Create an array of objects of a user-defined class named `BasicClass`. (For more information on this class, see Creating a Simple Class.)

```classdef BasicClass properties Value {mustBeNumeric} = 0 end methods function obj = BasicClass(val) if nargin == 1 obj.Value = val; end end function r = roundOff(obj) r = round([obj.Value],2); end function r = multiplyBy(obj,n) r = [obj.Value] * n; end function r = plus(o1,o2) r = [o1.Value] + [o2.Value]; end end end ```

Create a 2-by-3 object array. Use `"BasicClass"` as the `classname` input argument. `createArray` calls the no-argument constructor once to create a default object. The array is filled with copies of that default object.

`A = createArray(2,3,"BasicClass")`
```A=2×3 BasicClass array with properties: Value ```

Because all elements are copies of the default object, the `Value` property of each instance takes the default property value of `0`.

`[A.Value]`
```ans = 1×6 0 0 0 0 0 0 ```

Create a new 2-by-2 array using `A` as a prototype. Set the `FillValue` to `NaN`. MATLAB converts the fill value to the class of the prototype by calling the `BasicClass` constructor with the fill value as an argument.

`B = createArray(2,Like=A,FillValue=NaN)`
```B=2×2 BasicClass array with properties: Value ```

Because all elements are copies of the result of one call to the one-argument constructor, the `Value` property of each instance is assigned the value `NaN`.

`[B.Value]`
```ans = 1×4 NaN NaN NaN NaN ```

Set the `FillValue` to an instance of `BasicClass` with an input argument to get a 2-by-2 array with the property `Value` set to `-1`.

```C = createArray(2,FillValue=BasicClass(-1)); [C.Value]```
```ans = 1×4 -1 -1 -1 -1 ```

## Input Arguments

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Size of square matrix, specified as an integer value.

• If `n` is `0`, then `X` is an empty matrix.

• If `n` is negative, then it is treated as `0`.

Data Types: `double` | `single` | `int8` | `int16` | `int32` | `int64` | `uint8` | `uint16` | `uint32` | `uint64`

Size of each dimension, specified as separate arguments of integer values.

• If the size of any dimension is `0`, then `X` is an empty array.

• If the size of any dimension is negative, then it is treated as `0`.

• Beyond the second dimension, `createArray` ignores trailing dimensions with a size of `1`. For example, `createArray(3,1,1,1)` produces a 3-by-1 vector of zeros.

Data Types: `double` | `single` | `int8` | `int16` | `int32` | `int64` | `uint8` | `uint16` | `uint32` | `uint64`

Size of each dimension, specified as a row vector of integer values. Each element of this vector indicates the size of the corresponding dimension:

• If the size of any dimension is `0`, then `X` is an empty array.

• If the size of any dimension is negative, then it is treated as `0`.

• Beyond the second dimension, `createArray` ignores trailing dimensions with a size of `1`. For example, `createArray([3 1 1 1])` produces a 3-by-1 vector of zeros.

Data Types: `double` | `single` | `int8` | `int16` | `int32` | `int64` | `uint8` | `uint16` | `uint32` | `uint64`

Class to create, specified as a string scalar or character vector. Valid inputs include names of fundamental MATLAB® classes (see Fundamental MATLAB Classes) as well as user-defined classes. If you do not specify a `FillValue`, the array is filled with the default value the class uses for array expansion. For example, numeric and logical types have a default value of zero. For other fundamental MATLAB classes, see their individual reference pages.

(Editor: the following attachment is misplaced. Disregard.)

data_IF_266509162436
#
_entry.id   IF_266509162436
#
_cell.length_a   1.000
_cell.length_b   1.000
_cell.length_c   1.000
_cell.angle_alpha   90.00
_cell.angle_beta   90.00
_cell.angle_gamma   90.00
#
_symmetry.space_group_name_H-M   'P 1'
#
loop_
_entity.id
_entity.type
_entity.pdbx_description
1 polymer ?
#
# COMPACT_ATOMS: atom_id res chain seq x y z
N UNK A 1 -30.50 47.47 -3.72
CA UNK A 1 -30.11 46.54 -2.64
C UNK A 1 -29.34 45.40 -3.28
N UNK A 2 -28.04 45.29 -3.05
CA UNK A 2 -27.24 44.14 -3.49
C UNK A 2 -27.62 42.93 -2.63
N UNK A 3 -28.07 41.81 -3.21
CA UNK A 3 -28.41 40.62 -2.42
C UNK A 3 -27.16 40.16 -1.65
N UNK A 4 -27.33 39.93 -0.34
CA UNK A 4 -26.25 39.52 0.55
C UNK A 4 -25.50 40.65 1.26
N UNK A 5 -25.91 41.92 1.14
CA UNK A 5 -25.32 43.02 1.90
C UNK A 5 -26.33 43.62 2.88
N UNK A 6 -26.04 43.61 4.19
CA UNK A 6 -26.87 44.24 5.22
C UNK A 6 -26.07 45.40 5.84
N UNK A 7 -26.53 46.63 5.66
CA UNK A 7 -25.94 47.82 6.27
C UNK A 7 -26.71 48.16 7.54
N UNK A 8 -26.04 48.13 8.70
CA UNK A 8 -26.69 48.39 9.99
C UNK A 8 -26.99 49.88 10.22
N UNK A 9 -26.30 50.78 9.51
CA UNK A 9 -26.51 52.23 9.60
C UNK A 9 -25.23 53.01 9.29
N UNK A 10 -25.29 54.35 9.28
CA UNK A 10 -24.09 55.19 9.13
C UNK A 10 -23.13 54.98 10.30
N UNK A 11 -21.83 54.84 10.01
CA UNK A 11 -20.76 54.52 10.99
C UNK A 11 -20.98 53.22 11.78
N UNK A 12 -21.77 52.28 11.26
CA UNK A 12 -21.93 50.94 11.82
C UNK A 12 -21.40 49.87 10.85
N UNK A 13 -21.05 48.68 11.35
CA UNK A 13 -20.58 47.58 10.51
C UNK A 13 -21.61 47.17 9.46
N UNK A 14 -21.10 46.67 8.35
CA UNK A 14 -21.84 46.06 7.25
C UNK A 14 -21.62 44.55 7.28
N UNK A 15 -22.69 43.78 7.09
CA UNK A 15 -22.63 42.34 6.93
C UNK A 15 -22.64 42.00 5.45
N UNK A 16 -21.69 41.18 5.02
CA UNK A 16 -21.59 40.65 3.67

For user-defined classes, the default values are determined by a method call based on the type of class:

• Heterogeneous hierarchy superclass — Call to `getDefaultScalarElement`.

• Class that customizes parentheses indexing — Call to `parenAssign`.

• Other classes — Call to no-argument constructor.

When you specify both `classname` and `FillValue`, the value in `FillValue` must be the same class as `classname` or convertible to that class.

MATLAB errors if `classname` and `Like` are specified at the same time, even if the prototype is the same class or convertible to the class specified by `classname`.

### Name-Value Arguments

Specify optional pairs of arguments as `Name1=Value1,...,NameN=ValueN`, where `Name` is the argument name and `Value` is the corresponding value. Name-value arguments must appear after other arguments, but the order of the pairs does not matter.

Example: `FillValue = "text"`

Prototype of the array to create, specified as an array. The returned array has the same class, sparsity, and other array attributes as the prototype. The elements of the array take the default value of the prototype class.

#### Dependencies

• MATLAB errors if `classname` and `Like` are specified at the same time, even if the prototype is the same class or convertible to the class specified by `classname`.

• When you specify both `Like` and `FillValue`, the value in `FillValue` must be the same class as `Like` or convertible to that class. The returned array takes the class, sparsity, and other attributes of the `Like` value, even if they are different from those of the `FillValue`. If either the `FillValue` or the `Like` value is complex, the returned array is complex.

The value to fill the array with, specified as a scalar. The value can be a fundamental MATLAB class or a user-defined class, and complex numbers are supported.

#### Dependencies

• When you specify both `classname` and `FillValue`, the value in `FillValue` must be the same class as `classname` or convertible to that class.

• When you specify both `Like` and `FillValue`, the value in `FillValue` must be the same class as `Like` or convertible to that class. The returned array takes the class, sparsity, and other attributes of the `Like` value, even if they are different from those of the `FillValue`. If either the `FillValue` or the `Like` value is complex, the returned array is complex.

## Tips

For information on customizing `createArray`, see Class Support for Array-Creation Functions.

## Version History

Introduced in R2024a